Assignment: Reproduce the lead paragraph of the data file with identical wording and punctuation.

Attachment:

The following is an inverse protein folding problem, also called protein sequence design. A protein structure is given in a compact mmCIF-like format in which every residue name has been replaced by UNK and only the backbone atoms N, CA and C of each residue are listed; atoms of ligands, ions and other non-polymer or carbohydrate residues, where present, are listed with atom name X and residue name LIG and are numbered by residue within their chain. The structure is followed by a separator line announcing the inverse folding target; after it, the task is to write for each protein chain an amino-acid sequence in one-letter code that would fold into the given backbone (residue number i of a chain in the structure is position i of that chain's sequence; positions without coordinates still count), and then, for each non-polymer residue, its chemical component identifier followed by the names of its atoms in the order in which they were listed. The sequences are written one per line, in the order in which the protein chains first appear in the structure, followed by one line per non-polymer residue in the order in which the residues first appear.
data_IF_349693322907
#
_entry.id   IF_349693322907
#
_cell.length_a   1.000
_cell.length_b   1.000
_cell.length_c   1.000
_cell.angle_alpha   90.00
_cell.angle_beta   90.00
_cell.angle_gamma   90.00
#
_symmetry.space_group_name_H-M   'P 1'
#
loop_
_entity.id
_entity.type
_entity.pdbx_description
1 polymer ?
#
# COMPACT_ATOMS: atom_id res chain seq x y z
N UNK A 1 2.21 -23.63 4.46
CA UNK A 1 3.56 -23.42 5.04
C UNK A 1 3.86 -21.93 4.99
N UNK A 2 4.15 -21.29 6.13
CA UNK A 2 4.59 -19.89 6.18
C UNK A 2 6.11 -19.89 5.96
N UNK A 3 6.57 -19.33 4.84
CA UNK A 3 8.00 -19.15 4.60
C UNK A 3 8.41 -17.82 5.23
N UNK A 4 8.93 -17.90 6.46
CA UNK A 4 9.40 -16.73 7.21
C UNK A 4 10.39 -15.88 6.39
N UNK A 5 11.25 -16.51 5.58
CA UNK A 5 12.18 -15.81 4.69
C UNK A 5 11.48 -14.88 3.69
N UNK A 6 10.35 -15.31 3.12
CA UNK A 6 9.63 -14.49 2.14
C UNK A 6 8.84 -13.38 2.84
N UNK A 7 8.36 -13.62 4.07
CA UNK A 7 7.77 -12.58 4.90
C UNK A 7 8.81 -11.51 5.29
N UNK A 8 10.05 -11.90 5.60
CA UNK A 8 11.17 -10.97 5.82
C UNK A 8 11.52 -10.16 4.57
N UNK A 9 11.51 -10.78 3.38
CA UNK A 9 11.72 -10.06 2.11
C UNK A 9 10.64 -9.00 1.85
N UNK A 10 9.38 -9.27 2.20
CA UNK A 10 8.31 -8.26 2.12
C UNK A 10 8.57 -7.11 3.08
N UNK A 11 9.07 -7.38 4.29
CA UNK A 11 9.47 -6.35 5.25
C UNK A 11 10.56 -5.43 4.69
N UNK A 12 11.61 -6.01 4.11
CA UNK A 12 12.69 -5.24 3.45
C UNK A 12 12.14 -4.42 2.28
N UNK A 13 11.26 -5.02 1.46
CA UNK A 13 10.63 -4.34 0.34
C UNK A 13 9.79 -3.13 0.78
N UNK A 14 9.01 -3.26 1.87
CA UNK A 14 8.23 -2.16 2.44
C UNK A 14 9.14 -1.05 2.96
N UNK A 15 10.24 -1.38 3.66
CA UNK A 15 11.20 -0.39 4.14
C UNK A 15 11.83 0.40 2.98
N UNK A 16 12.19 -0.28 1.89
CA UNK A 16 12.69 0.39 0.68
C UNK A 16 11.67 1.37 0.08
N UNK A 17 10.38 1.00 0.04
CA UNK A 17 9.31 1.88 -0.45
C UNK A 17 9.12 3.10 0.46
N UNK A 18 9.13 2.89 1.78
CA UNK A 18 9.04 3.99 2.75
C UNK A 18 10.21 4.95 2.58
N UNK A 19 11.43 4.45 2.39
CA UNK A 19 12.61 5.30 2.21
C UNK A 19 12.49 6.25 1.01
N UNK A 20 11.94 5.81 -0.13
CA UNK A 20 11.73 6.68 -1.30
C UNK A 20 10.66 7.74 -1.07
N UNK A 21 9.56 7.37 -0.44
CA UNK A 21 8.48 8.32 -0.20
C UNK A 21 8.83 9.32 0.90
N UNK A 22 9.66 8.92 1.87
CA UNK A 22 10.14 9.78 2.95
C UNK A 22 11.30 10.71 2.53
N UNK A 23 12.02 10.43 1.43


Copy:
The following is an inverse protein folding problem, also called protein sequence design. A protein structure is given in a compact mmCIF-like format in which every residue name has been replaced by UNK and only the backbone atoms N, CA and C of each residue are listed; atoms of ligands, ions and other non-polymer or carbohydrate residues, where present, are listed with atom name X and residue name LIG and are numbered by residue within their chain. The structure is followed by a separator line announcing the inverse folding target; after it, the task is to write for each protein chain an amino-acid sequence in one-letter code that would fold into the given backbone (residue number i of a chain in the structure is position i of that chain's sequence; positions without coordinates still count), and then, for each non-polymer residue, its chemical component identifier followed by the names of its atoms in the order in which they were listed. The sequences are written one per line, in the order in which the protein chains first appear in the structure, followed by one line per non-polymer residue in the order in which the residues first appear.